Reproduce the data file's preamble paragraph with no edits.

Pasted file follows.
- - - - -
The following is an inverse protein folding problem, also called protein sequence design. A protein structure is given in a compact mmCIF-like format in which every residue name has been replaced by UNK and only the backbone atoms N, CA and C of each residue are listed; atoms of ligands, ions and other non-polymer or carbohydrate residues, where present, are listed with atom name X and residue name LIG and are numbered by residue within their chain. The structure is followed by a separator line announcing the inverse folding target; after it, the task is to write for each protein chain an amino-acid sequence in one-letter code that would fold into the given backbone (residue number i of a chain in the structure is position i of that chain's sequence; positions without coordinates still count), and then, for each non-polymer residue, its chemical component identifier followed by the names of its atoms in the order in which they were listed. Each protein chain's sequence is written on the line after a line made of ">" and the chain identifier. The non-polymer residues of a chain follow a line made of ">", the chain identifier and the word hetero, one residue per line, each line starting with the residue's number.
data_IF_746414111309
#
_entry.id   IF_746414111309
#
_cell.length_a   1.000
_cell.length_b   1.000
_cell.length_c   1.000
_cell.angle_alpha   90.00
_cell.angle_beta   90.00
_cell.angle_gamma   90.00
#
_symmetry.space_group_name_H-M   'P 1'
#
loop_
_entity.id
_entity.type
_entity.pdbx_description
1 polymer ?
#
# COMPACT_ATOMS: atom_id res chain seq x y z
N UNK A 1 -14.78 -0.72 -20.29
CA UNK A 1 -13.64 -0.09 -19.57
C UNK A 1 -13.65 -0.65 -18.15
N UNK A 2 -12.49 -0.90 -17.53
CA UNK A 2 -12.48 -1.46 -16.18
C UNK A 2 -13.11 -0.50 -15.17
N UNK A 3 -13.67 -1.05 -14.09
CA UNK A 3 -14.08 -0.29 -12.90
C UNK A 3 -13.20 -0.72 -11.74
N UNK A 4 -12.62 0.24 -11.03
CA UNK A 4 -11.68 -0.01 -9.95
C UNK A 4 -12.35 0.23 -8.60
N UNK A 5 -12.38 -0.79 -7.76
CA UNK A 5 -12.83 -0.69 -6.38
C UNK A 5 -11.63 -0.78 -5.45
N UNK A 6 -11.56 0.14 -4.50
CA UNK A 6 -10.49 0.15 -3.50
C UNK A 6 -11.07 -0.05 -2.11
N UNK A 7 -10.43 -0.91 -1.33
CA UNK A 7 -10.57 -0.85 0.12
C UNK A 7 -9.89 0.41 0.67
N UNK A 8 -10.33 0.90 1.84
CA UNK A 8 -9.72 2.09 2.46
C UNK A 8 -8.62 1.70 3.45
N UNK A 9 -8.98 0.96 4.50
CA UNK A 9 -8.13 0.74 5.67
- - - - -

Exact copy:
The following is an inverse protein folding problem, also called protein sequence design. A protein structure is given in a compact mmCIF-like format in which every residue name has been replaced by UNK and only the backbone atoms N, CA and C of each residue are listed; atoms of ligands, ions and other non-polymer or carbohydrate residues, where present, are listed with atom name X and residue name LIG and are numbered by residue within their chain. The structure is followed by a separator line announcing the inverse folding target; after it, the task is to write for each protein chain an amino-acid sequence in one-letter code that would fold into the given backbone (residue number i of a chain in the structure is position i of that chain's sequence; positions without coordinates still count), and then, for each non-polymer residue, its chemical component identifier followed by the names of its atoms in the order in which they were listed. Each protein chain's sequence is written on the line after a line made of ">" and the chain identifier. The non-polymer residues of a chain follow a line made of ">", the chain identifier and the word hetero, one residue per line, each line starting with the residue's number.